We have mix-ins which can be added in with those base flavors. We have fruit purées, chopped basil or mint, pomegranate seeds. Even though we only have the three base flavors, you can have a lot of different combinations, like raspberry-ginger or white peach tea. The white peach tea was actually named one of New York magazine's Top 100 Drinks! That’s one of the awards we're pretty excited about.
What goes into the base flavors?
It's all-natural, so just citrus, tea, ginger and cane sugar.
What has been your proudest moment?
In the first year we were opened, we got nominated for a Vendy Award, which are the awards for food trucks. We were pretty new and didn’t really think we had a shot, but we ended up winning Best Dessert Truck.
With wholesale, the proudest moment was opening at Madison Square Garden. That was huge for us. Madison Square Garden now has slush machines in three of their bars around the arena. We work with them to make their frozen cocktails. They do a frozen sangria, a dark 'n stormy, an Arnold Palmer and a ginger-citrus strawberry vodka drink. We also have our own stand down there. That’s been really exciting.
Now we’re also working with Whole Foods. It’s another one of these things that we always wanted to do, and when it happened it was kind of surreal. Currently we’re in five stores in NYC, Connecticut and New Jersey. There are plans for more in locations in the South soon.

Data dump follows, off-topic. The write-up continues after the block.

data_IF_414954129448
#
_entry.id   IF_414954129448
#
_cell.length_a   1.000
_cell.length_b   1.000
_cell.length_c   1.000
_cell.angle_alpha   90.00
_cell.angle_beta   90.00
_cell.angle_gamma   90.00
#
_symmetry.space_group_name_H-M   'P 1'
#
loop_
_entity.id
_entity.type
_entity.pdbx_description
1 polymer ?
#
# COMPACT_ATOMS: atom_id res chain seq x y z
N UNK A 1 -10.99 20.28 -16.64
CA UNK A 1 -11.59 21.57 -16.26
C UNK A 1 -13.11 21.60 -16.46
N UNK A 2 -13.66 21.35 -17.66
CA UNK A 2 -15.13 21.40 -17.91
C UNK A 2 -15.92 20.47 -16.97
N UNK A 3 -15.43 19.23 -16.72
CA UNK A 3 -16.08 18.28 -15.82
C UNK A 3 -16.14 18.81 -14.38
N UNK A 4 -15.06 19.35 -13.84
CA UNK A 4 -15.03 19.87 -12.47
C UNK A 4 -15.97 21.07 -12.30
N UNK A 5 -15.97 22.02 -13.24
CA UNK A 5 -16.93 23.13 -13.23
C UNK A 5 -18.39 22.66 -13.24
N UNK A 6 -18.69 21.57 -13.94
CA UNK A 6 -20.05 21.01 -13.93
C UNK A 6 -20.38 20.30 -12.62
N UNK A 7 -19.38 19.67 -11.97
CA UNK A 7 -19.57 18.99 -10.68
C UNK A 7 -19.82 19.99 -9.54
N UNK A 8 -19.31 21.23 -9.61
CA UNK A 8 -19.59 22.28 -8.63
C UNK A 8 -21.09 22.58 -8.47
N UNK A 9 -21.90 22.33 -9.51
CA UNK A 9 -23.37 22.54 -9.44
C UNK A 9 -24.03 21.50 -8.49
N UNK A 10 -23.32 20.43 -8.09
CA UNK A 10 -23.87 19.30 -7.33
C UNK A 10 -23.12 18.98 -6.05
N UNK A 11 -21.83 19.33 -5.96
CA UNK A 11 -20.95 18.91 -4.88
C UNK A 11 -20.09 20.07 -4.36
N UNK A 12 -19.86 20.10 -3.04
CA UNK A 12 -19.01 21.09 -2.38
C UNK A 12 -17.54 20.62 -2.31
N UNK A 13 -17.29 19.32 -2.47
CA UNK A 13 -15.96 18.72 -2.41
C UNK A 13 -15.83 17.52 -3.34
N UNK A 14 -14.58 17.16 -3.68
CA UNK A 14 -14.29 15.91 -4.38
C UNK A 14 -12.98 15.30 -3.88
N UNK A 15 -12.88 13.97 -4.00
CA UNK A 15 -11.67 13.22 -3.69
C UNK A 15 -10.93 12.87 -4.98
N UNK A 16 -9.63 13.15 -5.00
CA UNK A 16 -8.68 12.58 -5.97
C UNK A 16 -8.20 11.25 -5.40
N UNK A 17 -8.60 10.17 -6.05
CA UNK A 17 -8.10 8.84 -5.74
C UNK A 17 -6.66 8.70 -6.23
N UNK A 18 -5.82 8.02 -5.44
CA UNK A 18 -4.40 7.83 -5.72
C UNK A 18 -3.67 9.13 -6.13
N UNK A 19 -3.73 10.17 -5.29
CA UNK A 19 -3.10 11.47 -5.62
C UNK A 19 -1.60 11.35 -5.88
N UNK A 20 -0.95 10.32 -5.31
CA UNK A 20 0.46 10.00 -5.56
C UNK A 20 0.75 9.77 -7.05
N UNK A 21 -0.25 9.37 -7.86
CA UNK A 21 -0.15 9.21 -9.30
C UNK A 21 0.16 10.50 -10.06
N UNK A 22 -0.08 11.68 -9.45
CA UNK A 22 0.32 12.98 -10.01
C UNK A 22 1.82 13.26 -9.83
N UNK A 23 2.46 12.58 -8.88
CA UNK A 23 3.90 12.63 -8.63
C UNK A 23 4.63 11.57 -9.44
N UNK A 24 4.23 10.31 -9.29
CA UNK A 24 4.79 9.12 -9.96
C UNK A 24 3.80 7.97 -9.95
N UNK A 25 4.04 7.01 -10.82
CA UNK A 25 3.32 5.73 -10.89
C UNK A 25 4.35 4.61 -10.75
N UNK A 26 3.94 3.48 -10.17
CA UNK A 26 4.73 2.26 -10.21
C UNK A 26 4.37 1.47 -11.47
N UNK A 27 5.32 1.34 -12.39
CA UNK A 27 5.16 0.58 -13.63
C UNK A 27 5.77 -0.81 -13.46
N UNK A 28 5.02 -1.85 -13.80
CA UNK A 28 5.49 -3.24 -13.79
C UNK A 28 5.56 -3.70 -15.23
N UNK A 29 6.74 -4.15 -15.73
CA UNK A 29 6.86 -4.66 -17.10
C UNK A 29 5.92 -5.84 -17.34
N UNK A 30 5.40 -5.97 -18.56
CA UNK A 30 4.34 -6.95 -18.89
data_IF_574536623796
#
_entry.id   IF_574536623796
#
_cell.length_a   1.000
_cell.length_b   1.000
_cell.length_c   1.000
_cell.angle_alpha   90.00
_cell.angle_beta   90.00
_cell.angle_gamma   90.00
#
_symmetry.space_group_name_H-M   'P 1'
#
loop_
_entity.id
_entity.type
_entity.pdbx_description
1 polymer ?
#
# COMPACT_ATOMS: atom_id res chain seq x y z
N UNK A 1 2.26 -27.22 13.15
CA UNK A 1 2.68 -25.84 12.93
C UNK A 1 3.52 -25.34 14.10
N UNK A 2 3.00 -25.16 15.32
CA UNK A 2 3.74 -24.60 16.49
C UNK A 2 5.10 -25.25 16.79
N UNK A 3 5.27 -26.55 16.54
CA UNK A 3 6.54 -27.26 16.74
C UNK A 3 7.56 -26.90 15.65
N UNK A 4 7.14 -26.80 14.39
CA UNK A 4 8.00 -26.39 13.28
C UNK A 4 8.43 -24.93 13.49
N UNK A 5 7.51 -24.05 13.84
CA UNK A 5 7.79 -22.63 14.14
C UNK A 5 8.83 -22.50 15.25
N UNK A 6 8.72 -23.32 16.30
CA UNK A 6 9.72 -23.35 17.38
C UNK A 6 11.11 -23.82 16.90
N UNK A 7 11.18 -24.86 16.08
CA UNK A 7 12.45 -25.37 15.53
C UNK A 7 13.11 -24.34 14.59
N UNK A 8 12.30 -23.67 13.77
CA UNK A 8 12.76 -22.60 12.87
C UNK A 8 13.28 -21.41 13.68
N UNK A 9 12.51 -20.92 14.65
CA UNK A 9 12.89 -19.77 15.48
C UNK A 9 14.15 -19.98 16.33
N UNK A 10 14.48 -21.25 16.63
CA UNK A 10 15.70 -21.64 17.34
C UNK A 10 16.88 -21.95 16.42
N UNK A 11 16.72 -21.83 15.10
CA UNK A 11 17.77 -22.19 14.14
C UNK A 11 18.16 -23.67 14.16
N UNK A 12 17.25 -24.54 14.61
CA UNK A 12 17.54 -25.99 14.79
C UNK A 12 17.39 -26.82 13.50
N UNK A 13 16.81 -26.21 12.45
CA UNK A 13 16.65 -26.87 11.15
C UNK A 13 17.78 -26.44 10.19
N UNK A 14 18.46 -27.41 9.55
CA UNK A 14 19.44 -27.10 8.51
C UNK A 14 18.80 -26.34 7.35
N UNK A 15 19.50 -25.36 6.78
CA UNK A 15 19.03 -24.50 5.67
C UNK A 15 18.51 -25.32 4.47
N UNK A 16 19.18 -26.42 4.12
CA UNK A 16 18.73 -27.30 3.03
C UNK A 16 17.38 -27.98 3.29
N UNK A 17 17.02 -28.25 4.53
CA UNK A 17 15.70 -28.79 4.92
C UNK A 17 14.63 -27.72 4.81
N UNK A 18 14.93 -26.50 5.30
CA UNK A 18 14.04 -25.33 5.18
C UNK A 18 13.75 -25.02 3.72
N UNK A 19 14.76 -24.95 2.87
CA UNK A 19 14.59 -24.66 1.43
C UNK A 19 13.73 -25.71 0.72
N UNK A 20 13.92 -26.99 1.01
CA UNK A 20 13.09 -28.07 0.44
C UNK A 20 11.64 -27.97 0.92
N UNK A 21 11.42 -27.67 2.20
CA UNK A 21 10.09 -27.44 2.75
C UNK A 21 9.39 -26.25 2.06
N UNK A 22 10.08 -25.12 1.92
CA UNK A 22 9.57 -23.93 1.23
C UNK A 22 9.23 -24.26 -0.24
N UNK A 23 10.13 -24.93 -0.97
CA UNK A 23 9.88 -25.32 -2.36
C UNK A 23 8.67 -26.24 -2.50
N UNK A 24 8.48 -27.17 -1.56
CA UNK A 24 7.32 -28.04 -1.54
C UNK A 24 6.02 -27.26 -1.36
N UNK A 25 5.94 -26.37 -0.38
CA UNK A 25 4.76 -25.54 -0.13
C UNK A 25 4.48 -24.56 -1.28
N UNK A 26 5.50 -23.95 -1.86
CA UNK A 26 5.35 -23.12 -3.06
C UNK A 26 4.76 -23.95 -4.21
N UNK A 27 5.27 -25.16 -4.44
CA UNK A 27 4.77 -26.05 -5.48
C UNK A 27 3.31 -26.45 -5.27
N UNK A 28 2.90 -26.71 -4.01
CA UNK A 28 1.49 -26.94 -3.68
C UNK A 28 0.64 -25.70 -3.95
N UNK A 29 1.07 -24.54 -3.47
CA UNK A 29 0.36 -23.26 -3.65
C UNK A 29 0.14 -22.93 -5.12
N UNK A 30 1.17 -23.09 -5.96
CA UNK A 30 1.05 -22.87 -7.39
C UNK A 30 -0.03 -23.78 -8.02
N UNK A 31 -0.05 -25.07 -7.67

What do you during the winter?
During winter we shut down retail operation because the truck is tough to run when it’s cold. Not too many people want slush. This year we did a lot of business development. The goal is to branch out and go to Florida, California or Las Vegas, places where the season is not limited.
What is your biggest challenge?
Probably the seasonality of the product.
What about the logo for Kelvin Natural Slush Co.? Who designed it?
We have a designer, who is also a friend, who has worked on all of our branding. His name is Aaron Harowitz. We’re very brand focused. We wanted our aesthetic to be sleek, clean and minimal. He is very involved with everything that we do from coming up with the name to the cups. The design process has been very collaborative.
What's behind the name?
We named the company after the temperature scale. Kelvin is absolute zero, where all matter stops moving.
What advice would you give a food-centric small business that's just starting out?
Be prepared for a lot of very long hours, lots of hard work. You learn as you go. Maybe work in the industry before you jump in.
When we went into this we had no idea that anyone would pay for a slushie. We liked the idea, but had no idea [if it would work]. Then suddenly we set up this company and there is a line for an hour outside the truck, so we thought, alright, this may have some legs!
What's your favorite slush combination?
Virgin — it's ginger and blueberry. And then the Arnold Palmer, white peach and bourbon.
Do you know of a company with an intriguing, original history? Let us know at email@example.com and we'll consider your suggestions for future installments of What's Your Story?
Previously in What's Your Story?
What Goes Into McClure's Pickles?